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Paths out of the migrant crisis

migrants gather outside the kokkinotrimithia refugee camp on the outskirts of nicosia
Migrants outside Pournara camp

The government looks to the EU to solve the issue, but could it be doing more by itself?

By Theo Panayides


Whatever the solution for our current migration crisis, one thing’s for sure: it’ll have to pass through the EU.

Our status as a European border, after all, is the main reason why migrants and asylum seekers are arriving here in increasing numbers.

That may have been less true of the Syrian refugees from some years ago, who were fleeing a war zone and heading to the nearest safe place – but it’s certainly true of the current influx from sub-Saharan Africa, coming via Istanbul and smuggled in through the buffer zone.

Eight thousand such asylum seekers have arrived in the past eight months alone, according to Interior Minister Nicos Nouris, speaking to state broadcaster CyBC last week.

Nouris quoted a letter from President Anastasiades to the president of the European Commission, calling on the EU to understand that “the Republic is in a state of emergency, we want actual support and not [just] in the form of releasing funds”.

Alexandra Attalides, an MP with the Cyprus Greens-Citizens’ Cooperation who was also for 12 years the spokesperson of the Office of the European Parliament in Cyprus, largely agrees that the EU is instrumental to solving the problem – but only up to a point.

Our own government could be more proactive, she told the Cyprus Mail, especially in speeding up the system and dividing asylum applications into “safe and unsafe countries”.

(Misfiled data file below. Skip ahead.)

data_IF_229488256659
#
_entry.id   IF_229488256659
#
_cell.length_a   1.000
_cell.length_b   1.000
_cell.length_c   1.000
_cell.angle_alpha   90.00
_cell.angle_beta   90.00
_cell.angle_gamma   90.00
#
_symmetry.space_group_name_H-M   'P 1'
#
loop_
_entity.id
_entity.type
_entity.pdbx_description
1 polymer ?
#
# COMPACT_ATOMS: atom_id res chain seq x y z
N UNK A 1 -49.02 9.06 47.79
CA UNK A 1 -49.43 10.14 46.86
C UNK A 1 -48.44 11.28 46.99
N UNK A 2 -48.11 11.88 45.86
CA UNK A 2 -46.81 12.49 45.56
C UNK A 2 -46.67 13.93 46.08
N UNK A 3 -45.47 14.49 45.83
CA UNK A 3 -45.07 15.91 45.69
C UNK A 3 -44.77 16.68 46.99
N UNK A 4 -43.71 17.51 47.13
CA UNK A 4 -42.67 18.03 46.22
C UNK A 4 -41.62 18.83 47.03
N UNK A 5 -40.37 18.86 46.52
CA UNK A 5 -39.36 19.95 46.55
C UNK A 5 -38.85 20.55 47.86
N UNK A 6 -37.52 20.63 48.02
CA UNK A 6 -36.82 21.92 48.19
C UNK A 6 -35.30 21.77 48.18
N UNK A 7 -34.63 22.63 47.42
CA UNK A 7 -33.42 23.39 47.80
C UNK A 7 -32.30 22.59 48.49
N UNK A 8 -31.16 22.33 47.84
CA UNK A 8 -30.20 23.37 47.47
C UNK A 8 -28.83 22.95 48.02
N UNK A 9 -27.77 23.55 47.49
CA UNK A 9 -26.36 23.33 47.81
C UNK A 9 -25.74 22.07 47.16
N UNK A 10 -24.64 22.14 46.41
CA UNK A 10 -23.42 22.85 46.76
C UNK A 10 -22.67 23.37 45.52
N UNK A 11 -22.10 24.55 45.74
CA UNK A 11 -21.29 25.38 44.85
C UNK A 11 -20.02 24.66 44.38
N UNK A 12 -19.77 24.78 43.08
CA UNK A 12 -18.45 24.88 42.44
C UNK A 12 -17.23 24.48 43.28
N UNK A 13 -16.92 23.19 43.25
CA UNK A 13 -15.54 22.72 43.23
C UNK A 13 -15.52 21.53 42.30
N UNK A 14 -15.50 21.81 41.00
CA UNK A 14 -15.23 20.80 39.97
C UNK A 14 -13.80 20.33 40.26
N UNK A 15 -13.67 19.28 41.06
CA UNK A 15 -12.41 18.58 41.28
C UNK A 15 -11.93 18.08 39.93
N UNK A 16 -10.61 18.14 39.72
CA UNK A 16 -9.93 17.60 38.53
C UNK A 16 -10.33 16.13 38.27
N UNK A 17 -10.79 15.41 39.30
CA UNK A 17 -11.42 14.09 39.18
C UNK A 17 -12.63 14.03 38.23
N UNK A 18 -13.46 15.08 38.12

She points, for instance, to the fact that, since 2017, some 4,000 applications (around a fifth of the outstanding total) have come from Indian nationals who – with rare exceptions – are not fleeing a dangerous situation at home. These are clearly opportunistic, aimed at allowing the applicant to remain here for years while being processed.

That said, fast-tracking such applications wouldn’t necessarily solve the issue with African asylum seekers, many of whom – especially those from Cameroon – can plausibly claim to be fleeing a conflict in their home country.

The larger issue stems from the so-called Dublin Regulation, enacted by the EU in the early 2000s and laying down the concept, to quote Attalides, that “the country that’s responsible for examining the asylum application is the country of entrance”. That’s why, despite our small size, Cyprus is legally obligated to process all asylum seekers who enter the EU here, rather than relocating them to larger member states.

“There is a decision by the European Parliament to change this,” explains Attalides, “in order to provide solidarity to countries of first entry when they’re overwhelmed.” This reform would allow for redistribution of applicants throughout the EU when the number of applications reaches “a certain percentage of the population”.

This would clearly be a game-changer for Cyprus – but the reform is part of the EU’s New Pact on Migration and Asylum, which is still being discussed.